Expert witnesses for the plaintiffs testified that Pennsylvania has some of the widest spending gaps between poor and wealthy districts in the nation, and that these gaps disproportionately affect students of color. They argued that increased funding is key to closing achievement gaps.

But what’s unconstitutional?

Defense attorneys pointed out the state has already taken steps to distribute money more equitably, including passing a fair funding formula in 2016 that directs more money to higher need districts. (Plaintiffs have noted that it only applies to a fraction of the state’s education budget, and say it doesn’t do enough to close the gaps.)

They also argued that Pennsylvania spends more per student than most other states, while questioning the relationship between school spending and student achievement.

But apart from those arguments, the defense asked a provocative, but critical question:  Does the state constitution actually say students like Stewart and Monroe must receive the same educational resources that peers in wealthier districts receive?

The defense didn’t deny that some districts have more than others, but said that doesn’t mean the system is unconstitutional. There is a difference between “must-haves” and “nice-to-haves,” they argued, and Pennsylvania is meeting its educational baseline.

Whether that argument works in court remains to be seen. It will likely be months before Commonwealth Court Judge Renée Cohn Jubelirer issues a decision, and the losing side is expected to appeal.

But if you’re a student who has sat in a crumbling classroom, the argument stings.

Stewart recalled rushing out of a sophomore English class when the pipe burst overhead, and flooded the room. That kind of experience has an impact, she said.

“You’re in class trying to learn and you’re also worried about, ‘Is this going to happen again? What is the next classroom that’s going to fall apart?’” she said. “Your main focus should be what you’re learning, not if where you’re learning could become a danger or a hazard to you.”

For Victoria Monroe, all it takes is a walk through her former high school’s hallway to see that the state is falling short.

“I’m like, ‘Do you not see our school? Literally just look at it. Go on the inside. Use your eyes,” she said. “They’re just looking the other direction when really we’re calling out for help.”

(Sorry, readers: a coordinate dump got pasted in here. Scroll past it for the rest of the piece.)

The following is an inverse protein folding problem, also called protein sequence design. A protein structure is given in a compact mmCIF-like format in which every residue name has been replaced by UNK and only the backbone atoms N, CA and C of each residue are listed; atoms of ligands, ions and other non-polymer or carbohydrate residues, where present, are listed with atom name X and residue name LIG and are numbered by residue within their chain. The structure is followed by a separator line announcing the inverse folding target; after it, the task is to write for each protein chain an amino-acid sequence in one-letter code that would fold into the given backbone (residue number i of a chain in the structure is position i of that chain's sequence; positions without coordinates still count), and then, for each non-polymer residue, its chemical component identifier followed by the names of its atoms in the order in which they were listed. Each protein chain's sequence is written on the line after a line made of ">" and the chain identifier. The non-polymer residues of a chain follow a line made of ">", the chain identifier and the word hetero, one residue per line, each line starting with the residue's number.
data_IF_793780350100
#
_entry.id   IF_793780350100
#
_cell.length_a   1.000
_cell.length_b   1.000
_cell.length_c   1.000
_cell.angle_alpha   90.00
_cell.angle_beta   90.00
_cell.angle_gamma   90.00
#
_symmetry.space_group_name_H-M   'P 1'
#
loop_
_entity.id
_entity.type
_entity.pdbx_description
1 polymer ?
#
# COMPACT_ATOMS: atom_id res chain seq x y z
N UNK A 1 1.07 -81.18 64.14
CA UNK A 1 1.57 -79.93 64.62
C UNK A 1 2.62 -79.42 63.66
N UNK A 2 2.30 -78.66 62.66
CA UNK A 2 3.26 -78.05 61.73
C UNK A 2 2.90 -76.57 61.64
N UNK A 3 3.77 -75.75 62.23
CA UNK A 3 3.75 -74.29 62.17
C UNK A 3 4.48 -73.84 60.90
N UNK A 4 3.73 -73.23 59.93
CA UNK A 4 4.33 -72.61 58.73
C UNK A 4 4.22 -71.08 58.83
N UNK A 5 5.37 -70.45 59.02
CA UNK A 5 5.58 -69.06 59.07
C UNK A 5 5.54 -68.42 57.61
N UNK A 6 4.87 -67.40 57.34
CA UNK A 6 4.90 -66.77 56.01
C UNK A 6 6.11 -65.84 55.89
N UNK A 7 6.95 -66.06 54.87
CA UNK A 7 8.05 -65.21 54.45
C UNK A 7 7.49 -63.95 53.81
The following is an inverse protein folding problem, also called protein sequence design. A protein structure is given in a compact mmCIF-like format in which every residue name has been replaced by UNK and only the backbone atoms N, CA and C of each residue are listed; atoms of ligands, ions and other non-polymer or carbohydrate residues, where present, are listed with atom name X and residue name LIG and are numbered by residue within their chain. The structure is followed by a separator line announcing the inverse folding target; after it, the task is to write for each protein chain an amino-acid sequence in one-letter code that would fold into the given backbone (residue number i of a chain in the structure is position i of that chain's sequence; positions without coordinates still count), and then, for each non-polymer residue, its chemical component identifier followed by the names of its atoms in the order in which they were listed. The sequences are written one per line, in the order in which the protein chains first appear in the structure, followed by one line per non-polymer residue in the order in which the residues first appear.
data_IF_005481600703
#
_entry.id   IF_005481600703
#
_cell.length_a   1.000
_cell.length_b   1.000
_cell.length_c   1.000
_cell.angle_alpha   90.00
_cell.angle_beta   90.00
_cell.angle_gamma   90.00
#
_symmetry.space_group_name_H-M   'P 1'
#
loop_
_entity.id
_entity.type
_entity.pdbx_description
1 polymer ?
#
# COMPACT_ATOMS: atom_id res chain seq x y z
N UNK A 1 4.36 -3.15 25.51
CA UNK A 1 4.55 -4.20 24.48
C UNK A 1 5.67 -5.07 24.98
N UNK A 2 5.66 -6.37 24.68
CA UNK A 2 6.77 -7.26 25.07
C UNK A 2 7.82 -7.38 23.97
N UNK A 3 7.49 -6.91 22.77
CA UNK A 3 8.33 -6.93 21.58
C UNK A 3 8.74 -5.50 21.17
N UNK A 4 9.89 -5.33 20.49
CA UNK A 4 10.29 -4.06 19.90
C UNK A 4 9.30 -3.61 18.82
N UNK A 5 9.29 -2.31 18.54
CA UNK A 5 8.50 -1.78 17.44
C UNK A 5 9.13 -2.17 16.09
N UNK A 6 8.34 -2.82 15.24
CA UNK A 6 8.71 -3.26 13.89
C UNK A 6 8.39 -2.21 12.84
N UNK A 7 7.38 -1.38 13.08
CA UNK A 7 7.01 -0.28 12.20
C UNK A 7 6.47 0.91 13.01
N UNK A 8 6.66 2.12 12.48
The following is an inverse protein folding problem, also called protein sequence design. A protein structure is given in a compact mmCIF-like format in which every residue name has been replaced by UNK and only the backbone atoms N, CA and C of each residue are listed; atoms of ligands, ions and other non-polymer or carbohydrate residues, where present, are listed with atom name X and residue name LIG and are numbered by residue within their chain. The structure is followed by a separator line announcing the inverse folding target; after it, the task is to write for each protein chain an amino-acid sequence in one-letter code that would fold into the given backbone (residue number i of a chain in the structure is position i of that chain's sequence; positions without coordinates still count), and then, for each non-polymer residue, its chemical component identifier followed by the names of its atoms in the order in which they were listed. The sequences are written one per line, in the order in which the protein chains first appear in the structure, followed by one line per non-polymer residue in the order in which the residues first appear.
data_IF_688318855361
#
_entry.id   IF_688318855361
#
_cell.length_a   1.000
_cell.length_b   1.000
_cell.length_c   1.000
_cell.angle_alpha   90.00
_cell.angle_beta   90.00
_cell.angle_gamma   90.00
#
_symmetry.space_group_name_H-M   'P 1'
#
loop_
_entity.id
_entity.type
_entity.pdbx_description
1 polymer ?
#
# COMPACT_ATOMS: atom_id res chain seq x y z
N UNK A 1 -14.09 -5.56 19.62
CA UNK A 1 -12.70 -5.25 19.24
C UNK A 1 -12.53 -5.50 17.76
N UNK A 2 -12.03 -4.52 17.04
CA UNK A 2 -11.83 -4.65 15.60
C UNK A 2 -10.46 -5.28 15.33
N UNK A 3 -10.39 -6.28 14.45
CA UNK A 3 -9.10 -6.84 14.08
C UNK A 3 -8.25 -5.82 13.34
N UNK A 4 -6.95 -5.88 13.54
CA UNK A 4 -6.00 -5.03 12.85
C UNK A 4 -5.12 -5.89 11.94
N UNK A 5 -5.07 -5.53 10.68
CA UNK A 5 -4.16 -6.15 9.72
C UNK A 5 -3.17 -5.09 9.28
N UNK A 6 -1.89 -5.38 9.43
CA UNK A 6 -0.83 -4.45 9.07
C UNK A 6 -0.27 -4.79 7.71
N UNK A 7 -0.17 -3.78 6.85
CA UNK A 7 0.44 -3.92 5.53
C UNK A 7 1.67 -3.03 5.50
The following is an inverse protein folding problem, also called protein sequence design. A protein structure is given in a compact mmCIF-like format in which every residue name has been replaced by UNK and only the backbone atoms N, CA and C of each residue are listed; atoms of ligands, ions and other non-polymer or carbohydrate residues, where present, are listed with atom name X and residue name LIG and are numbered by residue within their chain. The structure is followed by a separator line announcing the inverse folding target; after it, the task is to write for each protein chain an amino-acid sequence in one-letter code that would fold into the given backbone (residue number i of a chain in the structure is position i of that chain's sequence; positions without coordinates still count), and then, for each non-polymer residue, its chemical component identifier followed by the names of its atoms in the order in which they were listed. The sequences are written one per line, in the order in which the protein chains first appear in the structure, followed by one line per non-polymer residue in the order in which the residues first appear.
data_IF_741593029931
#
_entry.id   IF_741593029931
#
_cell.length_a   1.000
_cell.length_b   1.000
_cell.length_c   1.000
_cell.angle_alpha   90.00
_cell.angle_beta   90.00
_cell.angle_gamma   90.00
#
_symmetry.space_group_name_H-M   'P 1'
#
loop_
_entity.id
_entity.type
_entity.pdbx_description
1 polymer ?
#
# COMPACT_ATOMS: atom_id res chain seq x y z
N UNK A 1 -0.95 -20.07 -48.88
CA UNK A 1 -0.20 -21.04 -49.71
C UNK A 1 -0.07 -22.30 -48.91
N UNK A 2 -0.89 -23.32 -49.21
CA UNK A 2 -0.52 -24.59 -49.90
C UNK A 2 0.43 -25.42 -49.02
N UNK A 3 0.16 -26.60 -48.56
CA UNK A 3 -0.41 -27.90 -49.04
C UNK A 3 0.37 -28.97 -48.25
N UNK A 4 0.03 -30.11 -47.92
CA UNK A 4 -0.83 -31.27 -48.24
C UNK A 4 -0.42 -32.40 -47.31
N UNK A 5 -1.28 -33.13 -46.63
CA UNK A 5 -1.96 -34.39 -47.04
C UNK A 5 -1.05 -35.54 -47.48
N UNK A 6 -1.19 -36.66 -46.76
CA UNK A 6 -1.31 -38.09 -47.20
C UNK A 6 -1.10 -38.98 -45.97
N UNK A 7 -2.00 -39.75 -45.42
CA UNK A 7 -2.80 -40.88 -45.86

At the same time, she said it’s hard for people to fully grasp what it’s like inside an under-funded school if they have never attended one.

“I could tell you, ‘Oh, we don’t have the staffing we need. We don’t have programs that support all of our students. We don’t have adequate mental health [services]. Our teachers and families from the school have to pick up where the resources stop,’” she said. “But you’ll never fully understand until you’re in those experiences.”

Still, she hopes the court tries to understand —and recognizes that schools like hers need more support.

In the meantime, her experience in a school with low ceilings and classrooms that “felt like dungeons” has played a role in her college major. She’s studying architecture, hoping to design buildings for vulnerable communities.

Both she and former classmate Nasharie Stewart have also gotten involved in advocating around school funding issues.

Stewart said the message she has heard, throughout the trial, is that it’s okay for students to struggle, because some of them will make it.

It’s a message she finds hurtful both for the students who don’t make it and the ones like her, who are considered success stories. She’s studying political science and psychology at Johns Hopkins University.

“I’m well aware that I’m the example that opposing counsel refers to when they talk about students being intelligent and industrious enough to go off to college,” Stewart said.

But getting into school is only half the battle.

“The other half of that battle is when you’re in your first lecture hall and you realize that you’re already behind,” she said. “Not because you personally did something wrong, but because the system you were taught in is so foundationally flawed that every now and again it cracks.”

Stewart said she is still feeling the effects of attending an under-funded district.

She hopes something changes, so that students start to receive “the education that’s their right to have, and so that in the future no one has to be a part of this battle practically begging the state to look at us and fund us correctly.”